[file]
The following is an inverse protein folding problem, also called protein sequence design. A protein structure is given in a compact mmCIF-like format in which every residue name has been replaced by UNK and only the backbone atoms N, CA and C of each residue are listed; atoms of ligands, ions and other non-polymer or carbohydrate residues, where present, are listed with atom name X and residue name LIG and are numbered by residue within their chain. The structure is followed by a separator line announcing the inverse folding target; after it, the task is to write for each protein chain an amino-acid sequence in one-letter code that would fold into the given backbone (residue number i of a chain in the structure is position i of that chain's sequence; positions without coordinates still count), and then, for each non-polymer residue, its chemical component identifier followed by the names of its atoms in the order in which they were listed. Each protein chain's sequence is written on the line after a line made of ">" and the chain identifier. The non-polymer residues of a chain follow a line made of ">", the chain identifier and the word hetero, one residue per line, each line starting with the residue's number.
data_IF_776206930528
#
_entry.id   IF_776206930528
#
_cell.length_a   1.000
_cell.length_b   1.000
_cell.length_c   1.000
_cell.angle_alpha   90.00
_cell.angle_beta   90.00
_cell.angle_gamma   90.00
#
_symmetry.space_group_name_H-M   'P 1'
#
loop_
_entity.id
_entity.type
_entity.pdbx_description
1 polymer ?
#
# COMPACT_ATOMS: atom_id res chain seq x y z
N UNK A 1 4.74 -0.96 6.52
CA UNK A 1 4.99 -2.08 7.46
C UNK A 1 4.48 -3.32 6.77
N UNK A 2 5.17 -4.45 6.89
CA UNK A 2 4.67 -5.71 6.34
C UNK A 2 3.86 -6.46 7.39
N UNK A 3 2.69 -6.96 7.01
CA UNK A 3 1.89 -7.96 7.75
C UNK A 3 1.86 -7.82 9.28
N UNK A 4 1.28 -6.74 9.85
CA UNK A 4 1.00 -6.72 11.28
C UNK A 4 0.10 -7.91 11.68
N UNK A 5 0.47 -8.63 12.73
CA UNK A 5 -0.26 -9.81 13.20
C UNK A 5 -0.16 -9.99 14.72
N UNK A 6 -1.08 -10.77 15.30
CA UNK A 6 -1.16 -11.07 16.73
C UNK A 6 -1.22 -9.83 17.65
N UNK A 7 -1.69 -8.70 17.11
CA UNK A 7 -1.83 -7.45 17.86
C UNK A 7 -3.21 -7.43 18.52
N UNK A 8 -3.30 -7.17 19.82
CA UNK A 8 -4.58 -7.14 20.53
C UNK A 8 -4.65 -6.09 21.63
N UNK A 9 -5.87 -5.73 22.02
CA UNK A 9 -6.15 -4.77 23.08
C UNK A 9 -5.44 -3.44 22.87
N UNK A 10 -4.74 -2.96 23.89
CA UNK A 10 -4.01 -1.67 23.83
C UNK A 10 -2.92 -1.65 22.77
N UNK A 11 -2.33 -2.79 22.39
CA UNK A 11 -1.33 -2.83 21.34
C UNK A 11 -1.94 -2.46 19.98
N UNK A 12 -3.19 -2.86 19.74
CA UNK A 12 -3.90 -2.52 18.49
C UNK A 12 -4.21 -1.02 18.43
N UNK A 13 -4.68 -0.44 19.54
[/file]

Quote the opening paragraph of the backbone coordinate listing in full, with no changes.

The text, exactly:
The following is an inverse protein folding problem, also called protein sequence design. A protein structure is given in a compact mmCIF-like format in which every residue name has been replaced by UNK and only the backbone atoms N, CA and C of each residue are listed; atoms of ligands, ions and other non-polymer or carbohydrate residues, where present, are listed with atom name X and residue name LIG and are numbered by residue within their chain. The structure is followed by a separator line announcing the inverse folding target; after it, the task is to write for each protein chain an amino-acid sequence in one-letter code that would fold into the given backbone (residue number i of a chain in the structure is position i of that chain's sequence; positions without coordinates still count), and then, for each non-polymer residue, its chemical component identifier followed by the names of its atoms in the order in which they were listed. Each protein chain's sequence is written on the line after a line made of ">" and the chain identifier. The non-polymer residues of a chain follow a line made of ">", the chain identifier and the word hetero, one residue per line, each line starting with the residue's number.